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Dental implants are becoming more popular as a choice of treatment for tooth replacement.
By Ben Lees
Despite implants being so popular there are alternatives which are just as viable in some cases, usually dentures and bridges, however they can be less comfortable, more difficult to maintain or may not last as long.
Equally, having a bridge can mean compromising adjacent healthy teeth so a standalone implant may be the preferred treatment.
To be assessed as suitable for an implant, a cone beam scan usually needs to be taken of the area to ascertain whether there is enough bone in the jaw to hold an implant. The scan will also help the practitioner to decide where the best place is to drill for and place the dental implant and at what angle in order to achieve the best results.
The practitioner will consider several factors before placing the dental implant, particularly if the original tooth was lost because of poor dental maintenance; this is because an implant needs to be kept clean too in order to avoid infection and dental implant failure.
Recently, Sharon Osbourne has been quoted in the press for criticising British dental care after her upper front implant fell out live on television. Although, the implant itself was placed by a Hollywood dentist, it appears reality TV star, Sharon, has found it difficult to find assistance in the UK.
More relevantly, the dental implant failure occurred only two weeks after it had been placed which clearly, would have come as a shock.
The following is a non exhaustive list which includes some examples of how and/or why an implant may fail:
1. The patient had periodontal or gum disease prior to placement of the implant which led to the natural tooth loss in the first place, the dentist has failed to ensure the disease was treated and kept under control prior to placing the implant and this has resulted an infection called peri-implantitis, causing painful symptoms and a need for extraction;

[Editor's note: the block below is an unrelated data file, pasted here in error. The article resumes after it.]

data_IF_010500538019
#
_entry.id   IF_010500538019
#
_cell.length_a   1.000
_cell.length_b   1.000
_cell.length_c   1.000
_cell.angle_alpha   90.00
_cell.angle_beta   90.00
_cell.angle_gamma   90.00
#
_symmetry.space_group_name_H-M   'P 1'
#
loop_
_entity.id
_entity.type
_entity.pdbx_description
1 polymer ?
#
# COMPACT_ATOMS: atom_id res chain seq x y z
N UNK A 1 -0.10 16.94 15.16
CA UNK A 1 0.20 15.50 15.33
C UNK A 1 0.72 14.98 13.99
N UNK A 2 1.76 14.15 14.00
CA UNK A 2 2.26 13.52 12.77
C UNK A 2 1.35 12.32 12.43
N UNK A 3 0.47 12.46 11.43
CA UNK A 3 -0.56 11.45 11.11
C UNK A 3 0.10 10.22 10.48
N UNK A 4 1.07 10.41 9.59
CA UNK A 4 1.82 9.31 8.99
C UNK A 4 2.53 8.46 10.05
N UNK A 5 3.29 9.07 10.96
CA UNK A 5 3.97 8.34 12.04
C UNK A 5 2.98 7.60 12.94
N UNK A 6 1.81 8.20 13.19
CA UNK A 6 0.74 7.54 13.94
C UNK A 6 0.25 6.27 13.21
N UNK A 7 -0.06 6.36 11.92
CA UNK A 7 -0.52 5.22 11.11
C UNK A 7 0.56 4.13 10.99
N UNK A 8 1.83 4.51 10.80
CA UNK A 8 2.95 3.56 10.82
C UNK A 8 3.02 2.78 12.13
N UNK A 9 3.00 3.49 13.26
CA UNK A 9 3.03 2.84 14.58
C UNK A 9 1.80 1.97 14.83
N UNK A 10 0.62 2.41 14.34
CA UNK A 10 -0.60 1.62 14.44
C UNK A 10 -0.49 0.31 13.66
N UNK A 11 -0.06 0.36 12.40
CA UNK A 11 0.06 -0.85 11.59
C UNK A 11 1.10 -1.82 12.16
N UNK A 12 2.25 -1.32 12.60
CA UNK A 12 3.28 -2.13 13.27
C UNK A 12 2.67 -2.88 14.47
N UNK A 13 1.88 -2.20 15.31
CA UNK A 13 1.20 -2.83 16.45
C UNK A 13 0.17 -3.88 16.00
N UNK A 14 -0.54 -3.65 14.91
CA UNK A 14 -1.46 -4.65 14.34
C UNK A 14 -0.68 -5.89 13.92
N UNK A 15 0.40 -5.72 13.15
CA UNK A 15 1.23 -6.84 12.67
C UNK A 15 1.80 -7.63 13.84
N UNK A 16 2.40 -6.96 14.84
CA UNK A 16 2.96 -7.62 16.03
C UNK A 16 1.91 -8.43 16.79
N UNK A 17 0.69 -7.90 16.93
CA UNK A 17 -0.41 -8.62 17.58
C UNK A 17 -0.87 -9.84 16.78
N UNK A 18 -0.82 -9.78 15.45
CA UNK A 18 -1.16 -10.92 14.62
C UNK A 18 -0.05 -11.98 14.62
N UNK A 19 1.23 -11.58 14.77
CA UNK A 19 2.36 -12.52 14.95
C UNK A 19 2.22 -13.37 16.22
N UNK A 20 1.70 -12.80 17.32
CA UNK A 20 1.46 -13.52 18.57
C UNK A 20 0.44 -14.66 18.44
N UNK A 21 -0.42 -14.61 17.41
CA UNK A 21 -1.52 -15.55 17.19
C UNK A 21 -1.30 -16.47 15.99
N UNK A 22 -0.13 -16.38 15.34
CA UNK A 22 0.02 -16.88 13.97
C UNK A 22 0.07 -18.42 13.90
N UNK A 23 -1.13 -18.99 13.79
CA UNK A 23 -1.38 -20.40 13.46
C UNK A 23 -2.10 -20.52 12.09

2. The patient had periodontal or gum disease which, although now under control and treated, caused bone loss meaning there is insufficient bone to hold an implant in place. If the dentist has failed to place a bone graft or material to encourage the remaining bone to strengthen around and hold the implant, the implant may eventually fall out;
3. The dentist has ensured the teeth are of satisfactory hygiene and placed the implant where there is sufficient jawbone to hold it. The patient is just a victim of misfortune in that the implant fails of its own accord and requires replacement.
4. The dentist placed an implant that was too small after drilling an access cavity that was too big or where the bone was not sufficient and the implant is not held in place.
In exceptional circumstances, the dental practitioner may have failed to adequately plan the treatment and only after extracting a tooth, realised there is insufficient bone to hold the implant. I have acted for a Client in this position and instead of informing her, the practitioner proceeded to place the implant and then secure it in place with filling material.
Sadly, after a short while, after the filling material had eroded away, the implant was loose and the patient was suffering from an infection. Fortunately, I was able to obtain suitable compensation for her so that she would be in a position to arrange corrective treatment.
As a dental negligence lawyer, I appreciate how frustrating it is for patients to find an implant has failed. If you are concerned that negligent treatment has caused your implant to fail, consult a dental professional for an opinion and feel free to contact us for specialist advice.